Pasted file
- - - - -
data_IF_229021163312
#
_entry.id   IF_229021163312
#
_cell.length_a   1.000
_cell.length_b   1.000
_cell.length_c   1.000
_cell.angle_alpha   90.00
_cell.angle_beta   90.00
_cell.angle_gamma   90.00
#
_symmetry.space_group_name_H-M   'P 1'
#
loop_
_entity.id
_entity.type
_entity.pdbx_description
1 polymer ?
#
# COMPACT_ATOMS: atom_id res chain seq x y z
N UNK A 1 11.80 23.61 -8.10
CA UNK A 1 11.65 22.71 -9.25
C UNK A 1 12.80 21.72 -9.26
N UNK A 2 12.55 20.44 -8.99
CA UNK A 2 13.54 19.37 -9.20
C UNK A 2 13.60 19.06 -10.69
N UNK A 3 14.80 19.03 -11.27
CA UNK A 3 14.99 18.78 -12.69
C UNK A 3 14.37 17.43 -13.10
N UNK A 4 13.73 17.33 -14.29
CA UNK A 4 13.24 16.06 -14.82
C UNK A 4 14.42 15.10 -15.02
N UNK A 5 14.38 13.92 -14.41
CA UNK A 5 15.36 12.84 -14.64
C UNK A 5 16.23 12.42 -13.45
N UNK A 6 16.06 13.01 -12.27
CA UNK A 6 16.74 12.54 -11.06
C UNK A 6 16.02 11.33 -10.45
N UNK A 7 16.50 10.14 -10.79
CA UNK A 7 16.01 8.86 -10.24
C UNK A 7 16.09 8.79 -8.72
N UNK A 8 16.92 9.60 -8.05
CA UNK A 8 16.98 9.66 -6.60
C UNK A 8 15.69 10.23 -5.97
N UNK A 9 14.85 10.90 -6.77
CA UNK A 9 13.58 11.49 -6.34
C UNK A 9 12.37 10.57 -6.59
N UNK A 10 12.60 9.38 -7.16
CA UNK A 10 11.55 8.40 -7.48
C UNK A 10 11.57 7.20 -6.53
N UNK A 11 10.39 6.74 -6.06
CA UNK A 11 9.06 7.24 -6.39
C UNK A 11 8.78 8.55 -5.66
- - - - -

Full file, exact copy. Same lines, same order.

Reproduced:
data_IF_229021163312
#
_entry.id   IF_229021163312
#
_cell.length_a   1.000
_cell.length_b   1.000
_cell.length_c   1.000
_cell.angle_alpha   90.00
_cell.angle_beta   90.00
_cell.angle_gamma   90.00
#
_symmetry.space_group_name_H-M   'P 1'
#
loop_
_entity.id
_entity.type
_entity.pdbx_description
1 polymer ?
#
# COMPACT_ATOMS: atom_id res chain seq x y z
N UNK A 1 11.80 23.61 -8.10
CA UNK A 1 11.65 22.71 -9.25
C UNK A 1 12.80 21.72 -9.26
N UNK A 2 12.55 20.44 -8.99
CA UNK A 2 13.54 19.37 -9.20
C UNK A 2 13.60 19.06 -10.69
N UNK A 3 14.80 19.03 -11.27
CA UNK A 3 14.99 18.78 -12.69
C UNK A 3 14.37 17.43 -13.10
N UNK A 4 13.73 17.33 -14.29
CA UNK A 4 13.24 16.06 -14.82
C UNK A 4 14.42 15.10 -15.02
N UNK A 5 14.38 13.92 -14.41
CA UNK A 5 15.36 12.84 -14.64
C UNK A 5 16.23 12.42 -13.45
N UNK A 6 16.06 13.01 -12.27
CA UNK A 6 16.74 12.54 -11.06
C UNK A 6 16.02 11.33 -10.45
N UNK A 7 16.50 10.14 -10.79
CA UNK A 7 16.01 8.86 -10.24
C UNK A 7 16.09 8.79 -8.72
N UNK A 8 16.92 9.60 -8.05
CA UNK A 8 16.98 9.66 -6.60
C UNK A 8 15.69 10.23 -5.97
N UNK A 9 14.85 10.90 -6.77
CA UNK A 9 13.58 11.49 -6.34
C UNK A 9 12.37 10.57 -6.59
N UNK A 10 12.60 9.38 -7.16
CA UNK A 10 11.55 8.40 -7.48
C UNK A 10 11.57 7.20 -6.53
N UNK A 11 10.39 6.74 -6.06
CA UNK A 11 9.06 7.24 -6.39
C UNK A 11 8.78 8.55 -5.66